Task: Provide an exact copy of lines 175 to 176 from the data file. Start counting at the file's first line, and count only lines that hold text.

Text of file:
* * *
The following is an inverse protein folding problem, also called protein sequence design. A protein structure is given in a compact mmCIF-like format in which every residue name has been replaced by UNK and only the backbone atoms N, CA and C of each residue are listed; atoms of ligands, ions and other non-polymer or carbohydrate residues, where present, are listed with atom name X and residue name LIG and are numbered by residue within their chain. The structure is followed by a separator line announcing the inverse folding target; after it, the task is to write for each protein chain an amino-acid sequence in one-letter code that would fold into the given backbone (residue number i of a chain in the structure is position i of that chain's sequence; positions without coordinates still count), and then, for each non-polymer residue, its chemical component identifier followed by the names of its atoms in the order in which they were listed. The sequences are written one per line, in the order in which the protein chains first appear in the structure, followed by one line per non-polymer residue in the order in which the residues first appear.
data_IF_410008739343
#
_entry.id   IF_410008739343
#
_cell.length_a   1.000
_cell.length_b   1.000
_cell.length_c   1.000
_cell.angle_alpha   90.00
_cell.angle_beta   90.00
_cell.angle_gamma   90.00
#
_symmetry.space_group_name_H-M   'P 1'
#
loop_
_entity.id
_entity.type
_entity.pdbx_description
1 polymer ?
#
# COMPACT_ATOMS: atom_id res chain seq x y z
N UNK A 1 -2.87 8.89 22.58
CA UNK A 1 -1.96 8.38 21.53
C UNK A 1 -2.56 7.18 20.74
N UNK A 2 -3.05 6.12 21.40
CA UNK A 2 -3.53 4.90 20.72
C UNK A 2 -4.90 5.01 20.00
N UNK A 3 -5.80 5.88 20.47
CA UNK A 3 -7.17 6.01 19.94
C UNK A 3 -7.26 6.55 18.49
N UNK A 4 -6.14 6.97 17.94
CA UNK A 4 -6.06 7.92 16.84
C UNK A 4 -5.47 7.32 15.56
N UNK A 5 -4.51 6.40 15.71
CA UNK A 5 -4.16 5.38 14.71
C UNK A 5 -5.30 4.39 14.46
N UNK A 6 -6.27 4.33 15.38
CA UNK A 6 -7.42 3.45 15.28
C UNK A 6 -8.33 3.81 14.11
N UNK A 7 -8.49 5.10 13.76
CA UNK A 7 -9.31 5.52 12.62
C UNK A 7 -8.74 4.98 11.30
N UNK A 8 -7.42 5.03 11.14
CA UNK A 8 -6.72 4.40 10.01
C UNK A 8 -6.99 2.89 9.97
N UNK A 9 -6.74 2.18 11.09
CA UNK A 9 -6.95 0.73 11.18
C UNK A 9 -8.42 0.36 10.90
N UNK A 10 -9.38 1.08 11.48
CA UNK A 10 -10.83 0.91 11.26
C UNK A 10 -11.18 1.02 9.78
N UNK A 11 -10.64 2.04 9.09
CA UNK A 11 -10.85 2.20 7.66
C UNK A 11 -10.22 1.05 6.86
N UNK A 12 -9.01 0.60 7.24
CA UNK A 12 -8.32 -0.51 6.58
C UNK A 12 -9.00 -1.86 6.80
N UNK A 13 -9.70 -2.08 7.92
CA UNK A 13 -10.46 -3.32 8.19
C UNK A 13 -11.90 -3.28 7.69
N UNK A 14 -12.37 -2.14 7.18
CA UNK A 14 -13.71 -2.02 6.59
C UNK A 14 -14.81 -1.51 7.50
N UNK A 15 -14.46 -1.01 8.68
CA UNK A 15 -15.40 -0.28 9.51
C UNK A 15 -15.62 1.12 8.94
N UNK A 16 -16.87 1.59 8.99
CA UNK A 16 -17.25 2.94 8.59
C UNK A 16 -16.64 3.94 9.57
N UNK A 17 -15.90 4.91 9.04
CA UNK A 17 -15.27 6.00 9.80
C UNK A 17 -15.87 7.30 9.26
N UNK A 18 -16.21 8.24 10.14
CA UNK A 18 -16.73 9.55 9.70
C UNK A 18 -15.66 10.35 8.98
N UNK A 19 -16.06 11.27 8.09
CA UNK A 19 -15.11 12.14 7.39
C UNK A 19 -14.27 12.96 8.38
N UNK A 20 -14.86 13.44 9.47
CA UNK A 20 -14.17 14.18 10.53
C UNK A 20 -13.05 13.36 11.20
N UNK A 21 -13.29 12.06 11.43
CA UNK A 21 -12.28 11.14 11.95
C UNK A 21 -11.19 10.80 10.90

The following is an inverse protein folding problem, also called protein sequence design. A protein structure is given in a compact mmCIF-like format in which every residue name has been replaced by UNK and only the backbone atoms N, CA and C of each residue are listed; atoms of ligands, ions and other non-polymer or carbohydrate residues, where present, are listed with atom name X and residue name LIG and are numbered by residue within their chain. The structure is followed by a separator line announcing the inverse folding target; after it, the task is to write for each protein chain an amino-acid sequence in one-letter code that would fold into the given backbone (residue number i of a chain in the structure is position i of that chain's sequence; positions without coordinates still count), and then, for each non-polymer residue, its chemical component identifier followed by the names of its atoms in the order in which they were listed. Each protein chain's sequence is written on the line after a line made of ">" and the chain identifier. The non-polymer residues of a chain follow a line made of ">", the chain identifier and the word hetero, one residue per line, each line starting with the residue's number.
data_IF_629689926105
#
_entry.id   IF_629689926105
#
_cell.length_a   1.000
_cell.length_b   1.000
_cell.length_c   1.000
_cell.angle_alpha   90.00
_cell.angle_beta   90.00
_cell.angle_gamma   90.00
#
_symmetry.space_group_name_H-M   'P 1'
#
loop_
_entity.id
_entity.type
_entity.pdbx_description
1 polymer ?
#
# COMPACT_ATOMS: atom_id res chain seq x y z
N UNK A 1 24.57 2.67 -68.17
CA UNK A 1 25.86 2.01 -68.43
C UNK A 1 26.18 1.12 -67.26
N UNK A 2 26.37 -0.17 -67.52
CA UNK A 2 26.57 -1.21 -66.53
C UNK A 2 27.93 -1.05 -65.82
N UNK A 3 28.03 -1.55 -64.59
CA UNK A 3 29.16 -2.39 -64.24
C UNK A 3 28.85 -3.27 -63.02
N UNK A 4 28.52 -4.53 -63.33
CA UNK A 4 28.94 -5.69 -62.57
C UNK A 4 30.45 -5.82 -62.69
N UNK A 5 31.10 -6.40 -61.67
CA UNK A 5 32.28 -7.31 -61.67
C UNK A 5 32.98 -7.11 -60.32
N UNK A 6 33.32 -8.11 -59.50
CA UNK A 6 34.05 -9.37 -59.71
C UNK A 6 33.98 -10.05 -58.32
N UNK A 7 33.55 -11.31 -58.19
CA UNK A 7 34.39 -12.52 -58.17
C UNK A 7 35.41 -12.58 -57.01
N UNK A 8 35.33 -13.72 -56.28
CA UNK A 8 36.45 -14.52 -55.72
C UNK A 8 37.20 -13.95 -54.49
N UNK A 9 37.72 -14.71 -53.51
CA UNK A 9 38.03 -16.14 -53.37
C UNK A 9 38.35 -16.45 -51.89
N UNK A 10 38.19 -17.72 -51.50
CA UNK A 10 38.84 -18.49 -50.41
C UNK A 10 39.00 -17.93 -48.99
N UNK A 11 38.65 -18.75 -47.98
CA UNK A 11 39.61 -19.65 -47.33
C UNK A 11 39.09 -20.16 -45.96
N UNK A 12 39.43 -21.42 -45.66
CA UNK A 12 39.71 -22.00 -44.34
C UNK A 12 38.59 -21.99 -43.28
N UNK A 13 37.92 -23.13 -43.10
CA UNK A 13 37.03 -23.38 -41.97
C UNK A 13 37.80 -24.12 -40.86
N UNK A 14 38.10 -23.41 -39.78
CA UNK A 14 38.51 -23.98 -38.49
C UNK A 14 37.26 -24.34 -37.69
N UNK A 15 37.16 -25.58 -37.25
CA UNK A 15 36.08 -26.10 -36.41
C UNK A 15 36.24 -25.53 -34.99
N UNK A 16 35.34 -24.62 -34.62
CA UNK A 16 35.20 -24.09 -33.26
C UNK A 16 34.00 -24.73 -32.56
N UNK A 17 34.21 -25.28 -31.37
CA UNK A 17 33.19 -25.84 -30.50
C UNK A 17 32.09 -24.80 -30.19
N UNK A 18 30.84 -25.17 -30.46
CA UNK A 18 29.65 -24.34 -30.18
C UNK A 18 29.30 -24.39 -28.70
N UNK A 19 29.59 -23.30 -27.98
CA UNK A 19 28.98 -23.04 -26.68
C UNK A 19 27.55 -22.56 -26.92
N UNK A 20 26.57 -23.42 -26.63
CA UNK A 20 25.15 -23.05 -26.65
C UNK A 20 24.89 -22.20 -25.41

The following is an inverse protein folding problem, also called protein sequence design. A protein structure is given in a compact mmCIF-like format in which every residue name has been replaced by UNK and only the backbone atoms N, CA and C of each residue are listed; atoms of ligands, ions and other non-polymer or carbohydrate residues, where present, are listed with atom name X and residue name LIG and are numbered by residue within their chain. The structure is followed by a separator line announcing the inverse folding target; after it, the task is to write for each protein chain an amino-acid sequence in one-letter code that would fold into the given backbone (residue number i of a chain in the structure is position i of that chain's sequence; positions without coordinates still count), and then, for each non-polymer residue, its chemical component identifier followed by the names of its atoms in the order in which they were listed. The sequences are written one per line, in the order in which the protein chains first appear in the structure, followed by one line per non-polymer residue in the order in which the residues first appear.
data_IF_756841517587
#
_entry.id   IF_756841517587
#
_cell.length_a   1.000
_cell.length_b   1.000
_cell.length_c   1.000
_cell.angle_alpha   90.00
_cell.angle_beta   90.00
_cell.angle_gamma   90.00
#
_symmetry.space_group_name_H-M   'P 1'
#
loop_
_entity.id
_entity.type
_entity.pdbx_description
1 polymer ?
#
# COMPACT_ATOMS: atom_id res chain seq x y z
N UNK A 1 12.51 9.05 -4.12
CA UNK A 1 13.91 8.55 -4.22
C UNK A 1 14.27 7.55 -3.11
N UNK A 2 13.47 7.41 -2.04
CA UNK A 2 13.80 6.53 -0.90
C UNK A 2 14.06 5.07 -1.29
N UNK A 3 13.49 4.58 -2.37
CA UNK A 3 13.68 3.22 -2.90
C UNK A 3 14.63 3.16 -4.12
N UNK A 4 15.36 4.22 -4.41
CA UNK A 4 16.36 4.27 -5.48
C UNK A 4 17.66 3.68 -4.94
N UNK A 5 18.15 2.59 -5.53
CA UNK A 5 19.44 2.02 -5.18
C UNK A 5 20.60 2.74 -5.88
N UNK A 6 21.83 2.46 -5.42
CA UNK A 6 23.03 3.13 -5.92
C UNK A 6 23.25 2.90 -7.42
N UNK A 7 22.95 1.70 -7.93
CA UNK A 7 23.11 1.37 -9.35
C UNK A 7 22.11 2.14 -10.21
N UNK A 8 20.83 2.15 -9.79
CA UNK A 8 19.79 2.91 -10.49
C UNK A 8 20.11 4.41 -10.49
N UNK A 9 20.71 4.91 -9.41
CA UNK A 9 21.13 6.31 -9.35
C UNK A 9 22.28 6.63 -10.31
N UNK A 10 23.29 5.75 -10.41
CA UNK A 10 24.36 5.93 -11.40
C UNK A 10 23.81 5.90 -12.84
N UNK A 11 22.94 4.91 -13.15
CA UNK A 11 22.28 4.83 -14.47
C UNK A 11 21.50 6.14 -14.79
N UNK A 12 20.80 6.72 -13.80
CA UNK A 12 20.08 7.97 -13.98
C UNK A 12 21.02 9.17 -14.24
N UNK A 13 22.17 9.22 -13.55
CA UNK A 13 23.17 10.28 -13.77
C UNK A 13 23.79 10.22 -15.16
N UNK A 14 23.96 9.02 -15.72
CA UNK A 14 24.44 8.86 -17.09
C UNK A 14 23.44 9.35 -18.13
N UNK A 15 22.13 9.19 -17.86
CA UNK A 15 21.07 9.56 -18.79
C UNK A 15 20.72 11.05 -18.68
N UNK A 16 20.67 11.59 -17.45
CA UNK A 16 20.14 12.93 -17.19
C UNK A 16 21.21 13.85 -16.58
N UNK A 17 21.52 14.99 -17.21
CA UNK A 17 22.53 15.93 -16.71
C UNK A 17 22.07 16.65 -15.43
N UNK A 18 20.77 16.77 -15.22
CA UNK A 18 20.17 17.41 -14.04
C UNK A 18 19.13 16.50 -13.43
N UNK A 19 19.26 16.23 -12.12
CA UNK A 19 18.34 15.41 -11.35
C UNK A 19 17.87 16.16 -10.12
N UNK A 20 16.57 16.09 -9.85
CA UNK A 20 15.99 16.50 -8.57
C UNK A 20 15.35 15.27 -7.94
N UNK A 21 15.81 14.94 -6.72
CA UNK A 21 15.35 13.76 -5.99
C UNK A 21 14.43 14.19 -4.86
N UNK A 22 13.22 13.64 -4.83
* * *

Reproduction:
_cell.angle_beta   90.00
_cell.angle_gamma   90.00